College students should get a flu shot - WMBB News 13 - The Panhandle's News Leader

College students should get a flu shot

Updated: Jan 30, 2014 09:13 AM
© Jim Gathany / CDC © Jim Gathany / CDC
  • What's Going AroundMore>>

  • What's Going Around - April 16th

    What's Going Around - April 16th

    Wednesday, April 16 2014 11:16 AM EDT2014-04-16 15:16:33 GMT
    Sinus infections are going around this week. Nurse Practitioner Christy Johnson from Bay Medical-Sacred Heart Family Medicine says, "A sinus infection is inflammation or swelling of your sinuses. WhenMore >>
    A sinus infection can make a person feel miserable. More >>
  • What's Going Around - April 2nd

    What's Going Around - April 2nd

    Wednesday, April 2 2014 11:29 AM EDT2014-04-02 15:29:17 GMT
    It's allergy season, and a lot of patients are struggling right now. Dr. Brian Shaheen from Bay Medical-Sacred Heart Family Medicine says symptoms of allergies include: Congestion Clear nasal dischargeMore >>
    The first signs of pollen also signal the start of allergy season. More >>

THURSDAY, Jan. 30, 2014 (HealthDay News) -- It's the peak of flu season, and not being vaccinated can be risky for college students, a doctor warns.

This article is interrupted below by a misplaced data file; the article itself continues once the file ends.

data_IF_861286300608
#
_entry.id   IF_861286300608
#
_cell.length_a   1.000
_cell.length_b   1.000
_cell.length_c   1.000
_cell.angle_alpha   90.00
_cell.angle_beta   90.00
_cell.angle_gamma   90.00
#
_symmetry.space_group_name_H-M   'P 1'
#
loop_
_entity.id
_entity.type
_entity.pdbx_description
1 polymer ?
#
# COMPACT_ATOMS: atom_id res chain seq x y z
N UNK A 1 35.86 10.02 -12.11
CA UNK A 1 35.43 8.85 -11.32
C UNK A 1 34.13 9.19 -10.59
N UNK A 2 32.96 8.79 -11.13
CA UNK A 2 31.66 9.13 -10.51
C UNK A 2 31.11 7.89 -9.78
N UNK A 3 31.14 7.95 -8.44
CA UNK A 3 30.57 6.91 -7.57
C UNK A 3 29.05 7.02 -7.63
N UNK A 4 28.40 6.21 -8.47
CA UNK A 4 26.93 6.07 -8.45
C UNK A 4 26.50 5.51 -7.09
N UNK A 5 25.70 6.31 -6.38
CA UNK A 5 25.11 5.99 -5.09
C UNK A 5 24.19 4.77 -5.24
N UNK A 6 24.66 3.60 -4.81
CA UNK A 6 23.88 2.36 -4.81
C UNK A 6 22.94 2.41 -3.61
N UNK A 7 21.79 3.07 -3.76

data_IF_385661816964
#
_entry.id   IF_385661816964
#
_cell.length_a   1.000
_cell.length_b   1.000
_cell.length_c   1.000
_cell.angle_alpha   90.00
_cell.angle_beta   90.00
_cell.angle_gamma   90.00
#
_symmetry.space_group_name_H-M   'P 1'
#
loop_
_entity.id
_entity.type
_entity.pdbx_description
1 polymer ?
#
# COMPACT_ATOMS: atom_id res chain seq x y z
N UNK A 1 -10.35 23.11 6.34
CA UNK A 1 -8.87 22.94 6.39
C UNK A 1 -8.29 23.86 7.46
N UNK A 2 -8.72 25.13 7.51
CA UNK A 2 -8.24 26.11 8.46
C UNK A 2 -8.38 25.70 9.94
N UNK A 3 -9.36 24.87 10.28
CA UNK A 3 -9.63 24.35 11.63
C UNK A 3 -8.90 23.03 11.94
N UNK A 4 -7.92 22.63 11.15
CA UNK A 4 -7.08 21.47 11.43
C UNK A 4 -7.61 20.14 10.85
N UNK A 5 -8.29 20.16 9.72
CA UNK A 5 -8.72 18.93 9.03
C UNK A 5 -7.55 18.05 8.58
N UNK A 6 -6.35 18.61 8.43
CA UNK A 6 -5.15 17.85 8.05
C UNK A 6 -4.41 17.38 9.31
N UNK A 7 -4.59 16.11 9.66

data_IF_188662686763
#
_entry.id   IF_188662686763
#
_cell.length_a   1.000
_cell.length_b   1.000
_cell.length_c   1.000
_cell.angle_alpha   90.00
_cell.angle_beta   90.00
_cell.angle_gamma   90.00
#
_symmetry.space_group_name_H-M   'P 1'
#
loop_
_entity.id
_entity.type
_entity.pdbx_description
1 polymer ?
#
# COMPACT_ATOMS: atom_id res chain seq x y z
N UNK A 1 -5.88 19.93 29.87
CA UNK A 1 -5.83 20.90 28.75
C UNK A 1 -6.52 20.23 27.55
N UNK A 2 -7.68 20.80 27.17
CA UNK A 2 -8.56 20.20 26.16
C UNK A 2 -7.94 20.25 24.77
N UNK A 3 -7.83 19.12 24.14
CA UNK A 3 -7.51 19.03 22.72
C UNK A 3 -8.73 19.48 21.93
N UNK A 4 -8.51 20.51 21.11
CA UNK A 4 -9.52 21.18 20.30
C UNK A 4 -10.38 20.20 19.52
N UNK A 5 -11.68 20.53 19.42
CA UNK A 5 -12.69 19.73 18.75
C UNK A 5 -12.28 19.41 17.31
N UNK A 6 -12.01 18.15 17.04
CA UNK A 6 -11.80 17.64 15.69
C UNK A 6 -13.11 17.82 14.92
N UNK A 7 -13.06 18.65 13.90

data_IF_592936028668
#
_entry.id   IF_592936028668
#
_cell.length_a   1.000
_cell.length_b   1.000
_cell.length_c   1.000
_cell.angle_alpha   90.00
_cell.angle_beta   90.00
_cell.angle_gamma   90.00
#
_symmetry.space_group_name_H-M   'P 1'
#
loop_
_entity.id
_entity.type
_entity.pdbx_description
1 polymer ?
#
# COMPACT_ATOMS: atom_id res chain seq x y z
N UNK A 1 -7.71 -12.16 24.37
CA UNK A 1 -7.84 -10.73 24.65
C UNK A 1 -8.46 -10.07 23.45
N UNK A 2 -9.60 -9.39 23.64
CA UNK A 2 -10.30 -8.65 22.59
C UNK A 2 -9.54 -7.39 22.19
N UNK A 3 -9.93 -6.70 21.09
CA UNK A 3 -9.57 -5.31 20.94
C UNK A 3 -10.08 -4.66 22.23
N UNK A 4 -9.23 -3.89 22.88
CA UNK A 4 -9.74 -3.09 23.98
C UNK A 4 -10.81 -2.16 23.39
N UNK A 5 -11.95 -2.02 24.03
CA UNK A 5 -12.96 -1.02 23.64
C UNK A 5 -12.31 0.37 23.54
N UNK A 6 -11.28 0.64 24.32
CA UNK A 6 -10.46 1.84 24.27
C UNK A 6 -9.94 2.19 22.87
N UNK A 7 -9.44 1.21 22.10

"Although college students generally are very healthy, living in close proximity to one another and attending large classes gives them more exposure to contagious viruses such as the flu," Dr. Susan Even, executive director of the student health center at the University of Missouri, said in a university news release.

Fewer than half of Americans have received a flu shot, according to the U.S. Centers for Disease Control and Prevention.

Even outlined other ways -- in addition to getting a flu shot -- that college students can protect themselves and others from the flu:

Follow good hygiene habits and avoid people with flu-like symptoms.
Avoid touching your eyes, nose or mouth with your hands, which may be contaminated with flu germs.
Cough or sneeze into your sleeves or tissues, instead of your hands.
Don't go to school or work if you think you're sick, and limit your contact with others.

Even said school officials can help prevent the spread of the flu in several ways. They include:

educating students and staff about how to avoid catching the virus and giving it to others;
placing pumps of alcohol-based hand sanitizer in convenient locations around campus;
and hosting clinics that provide free or reduced-cost vaccinations.

More information

The American Academy of Family Physicians has more about flu prevention.

Copyright © 2014 HealthDay. All rights reserved.

*DISCLAIMER*: The information contained in or provided through this site section is intended for general consumer understanding and education only and is not intended to be and is not a substitute for professional advice. Use of this site section and any information contained on or provided through this site section is at your own risk and any information contained on or provided through this site section is provided on an "as is" basis without any representations or warranties.